The NDSU South Engineering is set to be demolished in the summer of 2023. “The building has been a pivotal part of the NDSU identity and character,” said NDSU President Nicholas Moore. “It is one of our most beautiful buildings and is a testimony to the long legacy of our university.”
For 116 years, South Engineering has been a part of student’s and faculty’s lives. “We have to deal with the reality that everything has an expiration date, our buildings included.” Moore added, “as much as it would be great to keep the building forever, we have to confront reality.”
Many have pointed to the problems the building faces and are looking for some sort of a solution. “The building is from 1907, and it wasn’t designed with modern safety measures in mind,” said architecture professor Kate Greene. “Some changes are needed if it were to persist.”
The lack of proper air conditioning in the summer, along with concerns about the air quality, would require significant investment. “The building overall feels dated. I am going to college in 2023, not 1903,” said NDSU sophomore, Anna Harris.
More parking will replace the building after its removal. Harris added, “parking at the memorial union is disastrous. There never is parking most nights, and during the day, it is way too expensive if you are able to find a spot.”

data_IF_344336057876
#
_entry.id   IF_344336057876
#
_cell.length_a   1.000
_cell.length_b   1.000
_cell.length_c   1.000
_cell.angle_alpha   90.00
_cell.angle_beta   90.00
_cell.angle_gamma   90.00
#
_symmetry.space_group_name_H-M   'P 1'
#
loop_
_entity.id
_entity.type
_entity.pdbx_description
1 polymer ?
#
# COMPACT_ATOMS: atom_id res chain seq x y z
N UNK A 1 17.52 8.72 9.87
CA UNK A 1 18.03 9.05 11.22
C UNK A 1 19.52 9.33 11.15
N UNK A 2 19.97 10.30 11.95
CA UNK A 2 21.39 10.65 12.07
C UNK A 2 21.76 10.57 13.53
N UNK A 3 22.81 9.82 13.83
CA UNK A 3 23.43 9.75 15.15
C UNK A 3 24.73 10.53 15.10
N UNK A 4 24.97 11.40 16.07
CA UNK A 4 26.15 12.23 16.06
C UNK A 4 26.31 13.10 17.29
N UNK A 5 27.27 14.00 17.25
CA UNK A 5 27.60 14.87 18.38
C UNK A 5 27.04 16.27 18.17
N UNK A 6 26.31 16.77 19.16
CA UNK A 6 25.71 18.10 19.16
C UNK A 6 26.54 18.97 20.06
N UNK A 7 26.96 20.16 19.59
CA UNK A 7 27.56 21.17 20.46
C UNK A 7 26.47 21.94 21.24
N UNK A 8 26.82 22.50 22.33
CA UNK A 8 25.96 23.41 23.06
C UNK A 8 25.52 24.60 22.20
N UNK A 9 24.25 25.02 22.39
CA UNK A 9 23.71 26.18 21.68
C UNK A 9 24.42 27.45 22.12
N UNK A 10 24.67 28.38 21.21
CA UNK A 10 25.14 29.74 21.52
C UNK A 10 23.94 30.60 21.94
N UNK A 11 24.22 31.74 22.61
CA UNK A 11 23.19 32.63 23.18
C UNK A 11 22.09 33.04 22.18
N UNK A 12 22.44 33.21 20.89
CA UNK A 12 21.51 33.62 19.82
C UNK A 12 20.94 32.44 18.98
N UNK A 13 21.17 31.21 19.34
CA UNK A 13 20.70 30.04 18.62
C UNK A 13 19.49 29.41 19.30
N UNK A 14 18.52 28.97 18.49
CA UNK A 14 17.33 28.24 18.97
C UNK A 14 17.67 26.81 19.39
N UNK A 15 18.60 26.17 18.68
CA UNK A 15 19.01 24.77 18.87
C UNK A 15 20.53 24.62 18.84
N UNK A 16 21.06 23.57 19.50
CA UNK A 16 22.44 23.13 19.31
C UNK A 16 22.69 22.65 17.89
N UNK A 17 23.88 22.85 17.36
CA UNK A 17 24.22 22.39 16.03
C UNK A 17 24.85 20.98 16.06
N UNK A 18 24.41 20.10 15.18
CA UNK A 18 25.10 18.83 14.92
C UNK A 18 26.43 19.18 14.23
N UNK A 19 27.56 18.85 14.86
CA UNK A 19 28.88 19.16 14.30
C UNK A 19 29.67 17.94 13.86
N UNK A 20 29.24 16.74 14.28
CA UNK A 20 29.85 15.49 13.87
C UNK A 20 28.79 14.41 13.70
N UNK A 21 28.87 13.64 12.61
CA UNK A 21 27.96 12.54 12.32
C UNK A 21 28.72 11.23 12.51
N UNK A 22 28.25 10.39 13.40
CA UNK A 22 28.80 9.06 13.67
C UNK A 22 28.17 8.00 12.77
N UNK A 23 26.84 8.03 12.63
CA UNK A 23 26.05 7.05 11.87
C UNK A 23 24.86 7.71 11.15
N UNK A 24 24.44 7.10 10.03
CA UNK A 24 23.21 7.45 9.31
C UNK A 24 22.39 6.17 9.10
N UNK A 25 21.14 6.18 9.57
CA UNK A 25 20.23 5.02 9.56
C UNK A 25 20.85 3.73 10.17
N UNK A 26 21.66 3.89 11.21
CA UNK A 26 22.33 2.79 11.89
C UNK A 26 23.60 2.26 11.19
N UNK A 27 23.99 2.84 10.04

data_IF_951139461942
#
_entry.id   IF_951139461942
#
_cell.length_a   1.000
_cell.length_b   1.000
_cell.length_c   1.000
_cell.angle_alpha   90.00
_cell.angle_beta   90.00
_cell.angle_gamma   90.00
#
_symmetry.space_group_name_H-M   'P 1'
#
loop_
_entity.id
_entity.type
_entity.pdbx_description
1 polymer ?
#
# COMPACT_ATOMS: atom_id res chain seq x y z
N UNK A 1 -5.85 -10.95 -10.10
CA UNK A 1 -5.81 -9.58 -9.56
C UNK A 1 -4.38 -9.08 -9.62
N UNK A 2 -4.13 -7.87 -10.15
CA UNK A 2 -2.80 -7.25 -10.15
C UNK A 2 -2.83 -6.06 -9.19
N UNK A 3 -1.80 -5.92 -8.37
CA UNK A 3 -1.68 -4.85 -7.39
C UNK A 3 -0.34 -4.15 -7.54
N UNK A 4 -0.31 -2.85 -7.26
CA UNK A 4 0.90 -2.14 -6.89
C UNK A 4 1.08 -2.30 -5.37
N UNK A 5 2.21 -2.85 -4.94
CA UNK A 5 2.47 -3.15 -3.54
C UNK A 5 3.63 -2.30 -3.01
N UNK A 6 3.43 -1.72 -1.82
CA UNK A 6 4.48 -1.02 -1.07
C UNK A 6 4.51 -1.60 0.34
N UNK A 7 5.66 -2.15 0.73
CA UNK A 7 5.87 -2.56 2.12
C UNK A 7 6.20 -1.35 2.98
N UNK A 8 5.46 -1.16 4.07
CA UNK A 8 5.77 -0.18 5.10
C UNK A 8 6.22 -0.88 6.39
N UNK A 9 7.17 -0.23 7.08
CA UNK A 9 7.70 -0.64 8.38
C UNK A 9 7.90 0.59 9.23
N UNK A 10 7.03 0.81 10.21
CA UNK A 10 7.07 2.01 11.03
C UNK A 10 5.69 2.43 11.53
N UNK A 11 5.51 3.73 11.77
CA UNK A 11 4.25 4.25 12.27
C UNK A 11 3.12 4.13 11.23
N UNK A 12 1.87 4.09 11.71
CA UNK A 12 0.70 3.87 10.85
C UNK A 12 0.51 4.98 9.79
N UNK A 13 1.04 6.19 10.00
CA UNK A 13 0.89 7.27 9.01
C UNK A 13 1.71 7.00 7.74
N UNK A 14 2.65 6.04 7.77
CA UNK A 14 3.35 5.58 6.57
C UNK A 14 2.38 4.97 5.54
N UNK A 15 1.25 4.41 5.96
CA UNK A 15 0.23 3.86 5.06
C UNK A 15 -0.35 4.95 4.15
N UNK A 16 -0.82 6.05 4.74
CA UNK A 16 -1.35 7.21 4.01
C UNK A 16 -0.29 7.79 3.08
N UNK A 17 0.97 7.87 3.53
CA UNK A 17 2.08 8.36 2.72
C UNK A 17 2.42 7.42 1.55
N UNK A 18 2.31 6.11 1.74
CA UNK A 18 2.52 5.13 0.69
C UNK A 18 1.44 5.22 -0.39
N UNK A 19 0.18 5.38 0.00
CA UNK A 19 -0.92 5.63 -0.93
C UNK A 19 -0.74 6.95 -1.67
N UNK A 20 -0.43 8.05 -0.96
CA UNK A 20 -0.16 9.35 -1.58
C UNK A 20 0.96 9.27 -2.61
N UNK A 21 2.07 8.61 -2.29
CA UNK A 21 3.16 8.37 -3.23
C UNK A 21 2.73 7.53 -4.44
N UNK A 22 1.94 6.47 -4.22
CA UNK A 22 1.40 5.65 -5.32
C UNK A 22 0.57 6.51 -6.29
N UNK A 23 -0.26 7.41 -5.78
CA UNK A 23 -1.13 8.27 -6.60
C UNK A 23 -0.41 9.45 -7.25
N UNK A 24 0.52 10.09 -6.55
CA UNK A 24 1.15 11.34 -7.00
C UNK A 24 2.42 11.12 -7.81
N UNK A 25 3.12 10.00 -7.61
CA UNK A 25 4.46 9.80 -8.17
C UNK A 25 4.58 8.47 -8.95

“Let’s take this for the positive opportunity it is,” Moore said. We have a demand for more parking, and I am ready to do whatever I can to assist with that problem.” Adding, “the potential cost of renovations is too much, and students have been vocal about their destain of the building and parking situation.”
“As everyone is aware, we have budgetary concerns. If a space costs too much, we won’t be afraid to replace it. Open spaces, like that in front of the library, will be considered as well.” Moore said, “we can’t charge trees for parking.”
South Engineering, for many, is a fundamental part of campus and is too valuable to even consider removing. “It is about more than parking. It is about creating a welcoming environment,” says Weston Rogers, a NDSU Senior. “If NDSU is reduced to nothing but lifeless drab parking lots, why should we expect anyone to come here?”
“Thirty more parking spots won’t solve the issue for a campus of 10,000… if anything, we need to expand our busing service,” said Rogers.
Despite the controversy, the plan remains. Moore says, “nothing is finalized. We are open to ideas, but let’s not be afraid of change.”